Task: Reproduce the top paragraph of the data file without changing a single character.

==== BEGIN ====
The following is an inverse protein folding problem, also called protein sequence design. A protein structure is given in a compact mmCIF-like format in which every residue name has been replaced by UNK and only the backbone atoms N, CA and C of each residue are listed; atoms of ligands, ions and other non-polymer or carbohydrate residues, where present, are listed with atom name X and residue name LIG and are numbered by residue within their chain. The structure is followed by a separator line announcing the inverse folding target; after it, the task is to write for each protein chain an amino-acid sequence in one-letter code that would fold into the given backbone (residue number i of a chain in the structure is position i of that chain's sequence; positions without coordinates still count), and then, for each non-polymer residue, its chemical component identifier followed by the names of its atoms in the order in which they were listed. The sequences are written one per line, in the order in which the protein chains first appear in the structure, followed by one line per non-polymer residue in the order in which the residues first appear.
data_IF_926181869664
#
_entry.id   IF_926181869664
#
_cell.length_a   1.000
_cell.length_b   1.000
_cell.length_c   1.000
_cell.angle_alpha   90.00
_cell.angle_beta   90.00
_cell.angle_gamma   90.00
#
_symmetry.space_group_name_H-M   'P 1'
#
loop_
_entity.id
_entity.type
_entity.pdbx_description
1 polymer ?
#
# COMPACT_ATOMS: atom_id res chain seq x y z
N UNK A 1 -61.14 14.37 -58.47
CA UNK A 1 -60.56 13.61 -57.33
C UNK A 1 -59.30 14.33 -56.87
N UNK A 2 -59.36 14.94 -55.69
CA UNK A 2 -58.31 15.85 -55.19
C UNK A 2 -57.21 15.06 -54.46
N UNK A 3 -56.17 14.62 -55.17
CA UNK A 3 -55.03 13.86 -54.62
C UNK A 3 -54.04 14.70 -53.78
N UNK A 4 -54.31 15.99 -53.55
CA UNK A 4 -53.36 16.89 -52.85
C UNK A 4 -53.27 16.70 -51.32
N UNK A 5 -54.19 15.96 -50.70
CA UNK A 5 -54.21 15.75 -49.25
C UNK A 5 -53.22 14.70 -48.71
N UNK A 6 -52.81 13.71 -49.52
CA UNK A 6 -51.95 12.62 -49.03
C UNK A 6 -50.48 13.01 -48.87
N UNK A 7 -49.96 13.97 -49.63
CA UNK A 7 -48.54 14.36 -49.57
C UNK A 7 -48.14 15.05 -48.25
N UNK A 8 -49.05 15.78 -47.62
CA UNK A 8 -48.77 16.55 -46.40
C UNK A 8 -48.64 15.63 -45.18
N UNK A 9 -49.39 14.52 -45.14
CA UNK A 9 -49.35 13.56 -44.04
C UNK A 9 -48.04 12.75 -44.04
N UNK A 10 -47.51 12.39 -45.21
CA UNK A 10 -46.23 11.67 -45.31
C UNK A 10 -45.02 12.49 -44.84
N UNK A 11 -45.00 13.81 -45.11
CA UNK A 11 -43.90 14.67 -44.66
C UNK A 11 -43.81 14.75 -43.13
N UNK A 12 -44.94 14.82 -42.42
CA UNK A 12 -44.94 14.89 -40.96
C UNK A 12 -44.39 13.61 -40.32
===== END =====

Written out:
The following is an inverse protein folding problem, also called protein sequence design. A protein structure is given in a compact mmCIF-like format in which every residue name has been replaced by UNK and only the backbone atoms N, CA and C of each residue are listed; atoms of ligands, ions and other non-polymer or carbohydrate residues, where present, are listed with atom name X and residue name LIG and are numbered by residue within their chain. The structure is followed by a separator line announcing the inverse folding target; after it, the task is to write for each protein chain an amino-acid sequence in one-letter code that would fold into the given backbone (residue number i of a chain in the structure is position i of that chain's sequence; positions without coordinates still count), and then, for each non-polymer residue, its chemical component identifier followed by the names of its atoms in the order in which they were listed. The sequences are written one per line, in the order in which the protein chains first appear in the structure, followed by one line per non-polymer residue in the order in which the residues first appear.